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Discovering the ‘Holy Grail’ for Detecting Alien Life with Howard Chemistry Professor Jim Cleaves

A team of Howard researchers have created a new technique that uses AI to accurately determine whether matter is biotic or abiotic, answering age-old questions among the stars and here on Earth

Dr. Jim Cleaves head of the Howard University Chemistry Department

“Are we alone in the Universe?” 

That question has intrigued humans for eons, but even with today’s latest technology — spacecraft exploring the solar system’s outer reaches, eagle eyed telescopes peering into distant galaxies and radar dishes continually eaves dropping on the cosmos — there still isn’t a definitive answer.  

But groundbreaking research from Howard University’s department of chemistry led by Jim Cleaves, Ph.D., the new chair of the department, promises to finally put the question to rest.  

“The holy grail of astrobiology is detecting life beyond earth and our technique uses instruments that are already on spacecraft that can detect with 95% confidence whether a sample is derived from living systems,” said Cleaves, who is also president of the International Society for the Study of the Origins of Life.  

“This general approach could be used for all sorts of chemical diagnostics,” he said. “There are so many possibilities.

A grant from the John Templeton Foundation funded the research. The Proceedings of the National Academy of Sciences Journal published Cleaves and his team’s findings. 

The revolutionary technique uses machine learning to quickly and reliably determine whether matter contains past or present life based on a simple pyrolysis–gas chromatography–mass spectrometry (Py-GC-MS) chemical analysis instruments. Cleaves said many existing spacecraft and rovers are already equipped with Py-GC-MS analysis, meaning they can likely search for signs of life before samples are returned to Earth.  

“The fact that you can do this in situ is pretty cool,” he said.  

The breakthrough came through using artificial intelligence (AI) to quickly detect biological patterns with remarkable accuracy, even in samples that were hundreds of millions of years old. To do so, Cleaves and his team trained the AI models with multidimensional data from molecular analyses of 134 known abiotic or biotic carbon-rich samples.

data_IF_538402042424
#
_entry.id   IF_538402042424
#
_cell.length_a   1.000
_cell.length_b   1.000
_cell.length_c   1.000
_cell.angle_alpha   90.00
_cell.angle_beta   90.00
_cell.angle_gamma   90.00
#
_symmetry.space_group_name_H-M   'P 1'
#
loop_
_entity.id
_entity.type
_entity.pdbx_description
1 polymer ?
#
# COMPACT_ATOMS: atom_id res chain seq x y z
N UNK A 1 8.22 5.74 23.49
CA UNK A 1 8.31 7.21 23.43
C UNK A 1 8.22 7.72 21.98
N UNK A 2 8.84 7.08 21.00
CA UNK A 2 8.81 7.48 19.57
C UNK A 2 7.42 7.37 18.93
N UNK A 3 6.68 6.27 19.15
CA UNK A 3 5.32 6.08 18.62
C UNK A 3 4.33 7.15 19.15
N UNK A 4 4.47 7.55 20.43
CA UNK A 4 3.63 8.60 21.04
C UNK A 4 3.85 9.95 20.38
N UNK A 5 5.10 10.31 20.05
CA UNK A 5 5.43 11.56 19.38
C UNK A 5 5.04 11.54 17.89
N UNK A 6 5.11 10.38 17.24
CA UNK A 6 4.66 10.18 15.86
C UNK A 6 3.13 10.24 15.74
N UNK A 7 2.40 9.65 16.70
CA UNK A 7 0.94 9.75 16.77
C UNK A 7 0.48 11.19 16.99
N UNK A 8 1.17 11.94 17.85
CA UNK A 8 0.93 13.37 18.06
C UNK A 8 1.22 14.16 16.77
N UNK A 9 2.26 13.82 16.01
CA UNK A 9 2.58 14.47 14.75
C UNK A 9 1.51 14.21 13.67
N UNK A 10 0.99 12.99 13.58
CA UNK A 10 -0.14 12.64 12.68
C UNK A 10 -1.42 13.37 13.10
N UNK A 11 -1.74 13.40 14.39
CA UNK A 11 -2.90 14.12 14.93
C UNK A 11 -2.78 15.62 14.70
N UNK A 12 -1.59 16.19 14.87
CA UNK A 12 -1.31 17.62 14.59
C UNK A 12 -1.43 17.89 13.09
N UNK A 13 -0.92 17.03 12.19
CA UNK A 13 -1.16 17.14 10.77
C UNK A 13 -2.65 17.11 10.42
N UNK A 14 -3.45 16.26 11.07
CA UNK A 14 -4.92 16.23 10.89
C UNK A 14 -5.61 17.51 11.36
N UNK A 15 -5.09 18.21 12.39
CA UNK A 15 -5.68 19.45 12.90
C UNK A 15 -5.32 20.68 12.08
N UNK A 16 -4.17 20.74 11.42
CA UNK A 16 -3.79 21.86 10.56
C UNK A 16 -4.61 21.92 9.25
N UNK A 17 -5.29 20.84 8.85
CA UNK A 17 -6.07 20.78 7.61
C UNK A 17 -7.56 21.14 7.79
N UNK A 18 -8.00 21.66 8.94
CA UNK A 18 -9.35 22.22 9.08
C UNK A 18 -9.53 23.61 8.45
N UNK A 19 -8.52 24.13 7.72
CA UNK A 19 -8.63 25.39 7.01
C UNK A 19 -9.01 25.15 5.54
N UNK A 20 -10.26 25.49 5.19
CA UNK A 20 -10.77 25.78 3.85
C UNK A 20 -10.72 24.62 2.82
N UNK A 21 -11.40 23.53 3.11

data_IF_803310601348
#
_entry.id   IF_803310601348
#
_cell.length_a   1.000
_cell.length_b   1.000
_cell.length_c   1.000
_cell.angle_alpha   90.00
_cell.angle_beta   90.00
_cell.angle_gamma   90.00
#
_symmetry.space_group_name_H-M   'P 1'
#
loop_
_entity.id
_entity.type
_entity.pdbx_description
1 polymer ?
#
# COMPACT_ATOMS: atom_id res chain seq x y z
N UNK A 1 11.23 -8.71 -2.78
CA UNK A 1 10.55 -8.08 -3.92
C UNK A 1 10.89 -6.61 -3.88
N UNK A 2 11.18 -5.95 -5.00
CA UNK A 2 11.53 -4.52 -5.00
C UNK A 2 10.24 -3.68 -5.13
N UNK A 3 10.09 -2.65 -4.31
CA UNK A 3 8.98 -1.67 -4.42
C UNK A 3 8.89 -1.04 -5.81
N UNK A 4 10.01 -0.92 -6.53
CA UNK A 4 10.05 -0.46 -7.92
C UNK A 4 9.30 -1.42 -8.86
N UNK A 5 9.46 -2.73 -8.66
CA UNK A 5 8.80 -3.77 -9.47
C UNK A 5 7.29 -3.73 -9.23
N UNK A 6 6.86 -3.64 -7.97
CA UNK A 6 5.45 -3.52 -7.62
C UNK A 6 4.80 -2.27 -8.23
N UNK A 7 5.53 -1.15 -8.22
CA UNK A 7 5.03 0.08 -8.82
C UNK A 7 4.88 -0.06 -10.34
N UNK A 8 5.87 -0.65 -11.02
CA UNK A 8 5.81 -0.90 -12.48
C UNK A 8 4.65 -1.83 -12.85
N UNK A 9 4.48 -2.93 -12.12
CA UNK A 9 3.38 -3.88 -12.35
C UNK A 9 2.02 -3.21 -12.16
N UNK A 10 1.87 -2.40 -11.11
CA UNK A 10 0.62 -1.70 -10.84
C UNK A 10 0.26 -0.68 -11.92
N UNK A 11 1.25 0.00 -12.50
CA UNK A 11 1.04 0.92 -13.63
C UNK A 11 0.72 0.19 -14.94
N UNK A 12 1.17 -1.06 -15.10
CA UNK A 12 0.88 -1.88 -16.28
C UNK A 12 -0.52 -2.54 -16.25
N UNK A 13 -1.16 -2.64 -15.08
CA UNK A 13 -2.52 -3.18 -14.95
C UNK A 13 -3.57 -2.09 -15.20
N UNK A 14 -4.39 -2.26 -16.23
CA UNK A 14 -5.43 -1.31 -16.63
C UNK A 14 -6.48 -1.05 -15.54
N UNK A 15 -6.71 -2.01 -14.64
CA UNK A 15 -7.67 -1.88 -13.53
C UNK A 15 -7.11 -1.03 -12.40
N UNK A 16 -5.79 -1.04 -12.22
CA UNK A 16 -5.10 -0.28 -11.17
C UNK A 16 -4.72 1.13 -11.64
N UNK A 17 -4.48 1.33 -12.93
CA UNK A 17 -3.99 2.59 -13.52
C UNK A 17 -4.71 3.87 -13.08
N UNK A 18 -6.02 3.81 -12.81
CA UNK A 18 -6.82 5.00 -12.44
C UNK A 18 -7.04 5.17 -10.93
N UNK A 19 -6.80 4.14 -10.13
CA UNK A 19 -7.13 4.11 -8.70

Cleaves compared the AI/machine learning technique to facial recognition on a phone. “Basically, you have a contour map and you’re comparing this data against a library of other contour maps — if they are similar enough, there you go,” he said.  

The algorithm’s ability to detect biological patterns rather than terrestrial markers such as DNA or RNA is also important.  “We don’t know what life beyond Earth will be like, so the test needs to be agnostic about what is biotic. Cells are more or less cells on Earth, but Martians don’t have to use DNA to pass on heritable information,” Cleaves said.   

But the test can do more than just answer extraterrestrial questions.  

The technique could settle one of the biggest questions about when life began on Earth through an analysis of the oldest known cherts and shales. “We suspect that life started on Earth about 3.5 billion years ago, but there’s still some doubt about on the quality of the evidence. This could help put that question to rest,” he said. 

In the future, Cleaves said the diagnostic tool could be applied in other novel ways. For instance, he said the tool could track illegal lumber traffic, because it can quickly determine the type of tree and the region it came from. The same method could be used to detect disease markers in humans. “This general approach could be used for all sorts of chemical diagnostics,” he said. “There are so many possibilities.”